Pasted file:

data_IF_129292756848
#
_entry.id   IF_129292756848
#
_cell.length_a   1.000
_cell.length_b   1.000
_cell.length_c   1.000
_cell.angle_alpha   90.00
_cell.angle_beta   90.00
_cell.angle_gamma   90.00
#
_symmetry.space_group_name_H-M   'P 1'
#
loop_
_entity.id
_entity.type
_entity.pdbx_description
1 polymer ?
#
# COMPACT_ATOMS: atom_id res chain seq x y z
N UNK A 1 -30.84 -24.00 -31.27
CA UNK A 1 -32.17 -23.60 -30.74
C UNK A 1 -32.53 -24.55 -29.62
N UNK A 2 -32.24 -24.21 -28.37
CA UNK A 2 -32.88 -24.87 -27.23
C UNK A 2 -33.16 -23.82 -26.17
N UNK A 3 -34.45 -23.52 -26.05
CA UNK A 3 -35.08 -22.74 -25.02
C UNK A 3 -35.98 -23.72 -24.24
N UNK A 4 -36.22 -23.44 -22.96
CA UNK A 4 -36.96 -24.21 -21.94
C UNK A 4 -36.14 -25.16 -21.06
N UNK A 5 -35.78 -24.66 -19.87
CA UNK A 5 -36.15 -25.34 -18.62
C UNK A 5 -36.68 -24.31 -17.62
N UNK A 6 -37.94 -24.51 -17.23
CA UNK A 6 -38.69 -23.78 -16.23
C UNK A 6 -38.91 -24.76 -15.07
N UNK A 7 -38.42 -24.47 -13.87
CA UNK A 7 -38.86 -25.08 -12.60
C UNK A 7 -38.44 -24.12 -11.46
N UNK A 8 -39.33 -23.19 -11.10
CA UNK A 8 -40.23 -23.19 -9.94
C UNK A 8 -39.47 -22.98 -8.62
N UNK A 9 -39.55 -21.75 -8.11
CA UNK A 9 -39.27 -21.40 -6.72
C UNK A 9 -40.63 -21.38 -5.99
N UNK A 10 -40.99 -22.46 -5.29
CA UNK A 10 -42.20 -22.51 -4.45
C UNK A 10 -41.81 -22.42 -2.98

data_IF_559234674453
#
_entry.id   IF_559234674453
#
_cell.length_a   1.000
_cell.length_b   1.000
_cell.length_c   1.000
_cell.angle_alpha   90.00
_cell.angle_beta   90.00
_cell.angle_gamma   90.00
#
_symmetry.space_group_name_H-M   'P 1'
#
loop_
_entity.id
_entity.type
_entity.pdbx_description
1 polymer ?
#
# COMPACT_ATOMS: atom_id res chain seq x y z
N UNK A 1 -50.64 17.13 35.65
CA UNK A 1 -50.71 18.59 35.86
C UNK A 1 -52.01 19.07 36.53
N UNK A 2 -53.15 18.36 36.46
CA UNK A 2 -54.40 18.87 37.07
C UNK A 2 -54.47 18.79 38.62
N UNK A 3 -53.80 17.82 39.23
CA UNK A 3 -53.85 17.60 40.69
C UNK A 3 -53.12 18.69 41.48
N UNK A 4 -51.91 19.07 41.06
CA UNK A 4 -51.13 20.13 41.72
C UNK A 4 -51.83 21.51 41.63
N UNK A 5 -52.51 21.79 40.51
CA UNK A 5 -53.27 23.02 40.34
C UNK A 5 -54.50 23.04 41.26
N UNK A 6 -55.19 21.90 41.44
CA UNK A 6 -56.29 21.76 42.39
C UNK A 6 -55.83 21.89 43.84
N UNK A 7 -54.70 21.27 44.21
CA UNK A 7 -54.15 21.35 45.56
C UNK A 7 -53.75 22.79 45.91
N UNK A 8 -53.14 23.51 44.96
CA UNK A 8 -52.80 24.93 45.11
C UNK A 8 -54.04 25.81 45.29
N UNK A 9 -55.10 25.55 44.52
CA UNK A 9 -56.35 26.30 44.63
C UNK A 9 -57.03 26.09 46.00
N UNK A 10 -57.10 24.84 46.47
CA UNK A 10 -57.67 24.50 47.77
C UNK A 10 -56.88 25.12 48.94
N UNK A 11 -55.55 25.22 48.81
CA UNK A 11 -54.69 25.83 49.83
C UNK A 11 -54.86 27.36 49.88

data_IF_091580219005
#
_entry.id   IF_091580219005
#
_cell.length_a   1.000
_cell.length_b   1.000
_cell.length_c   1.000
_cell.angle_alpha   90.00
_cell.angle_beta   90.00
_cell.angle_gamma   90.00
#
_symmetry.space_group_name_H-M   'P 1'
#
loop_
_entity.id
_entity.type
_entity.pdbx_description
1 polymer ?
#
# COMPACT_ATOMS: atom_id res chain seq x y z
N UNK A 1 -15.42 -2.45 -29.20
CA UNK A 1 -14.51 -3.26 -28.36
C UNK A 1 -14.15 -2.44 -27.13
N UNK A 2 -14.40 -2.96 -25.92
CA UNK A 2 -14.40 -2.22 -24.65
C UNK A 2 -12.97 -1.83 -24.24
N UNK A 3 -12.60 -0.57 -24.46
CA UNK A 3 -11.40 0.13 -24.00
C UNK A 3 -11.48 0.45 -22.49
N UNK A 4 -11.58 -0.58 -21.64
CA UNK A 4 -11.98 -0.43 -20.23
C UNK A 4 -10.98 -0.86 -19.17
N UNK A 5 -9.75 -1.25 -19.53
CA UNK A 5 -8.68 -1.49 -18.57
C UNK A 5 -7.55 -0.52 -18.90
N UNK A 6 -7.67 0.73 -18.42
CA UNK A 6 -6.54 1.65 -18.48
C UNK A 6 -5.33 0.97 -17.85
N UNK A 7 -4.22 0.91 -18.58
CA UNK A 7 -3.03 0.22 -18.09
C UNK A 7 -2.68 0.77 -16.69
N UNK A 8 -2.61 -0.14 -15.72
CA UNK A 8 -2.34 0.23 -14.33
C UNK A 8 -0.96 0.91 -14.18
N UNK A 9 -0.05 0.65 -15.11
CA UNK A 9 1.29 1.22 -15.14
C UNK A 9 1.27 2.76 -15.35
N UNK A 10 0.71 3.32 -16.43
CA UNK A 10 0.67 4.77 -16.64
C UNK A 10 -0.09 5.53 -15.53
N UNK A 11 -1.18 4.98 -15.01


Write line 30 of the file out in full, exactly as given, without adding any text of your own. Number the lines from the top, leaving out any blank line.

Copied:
N UNK A 4 -36.22 -23.44 -22.96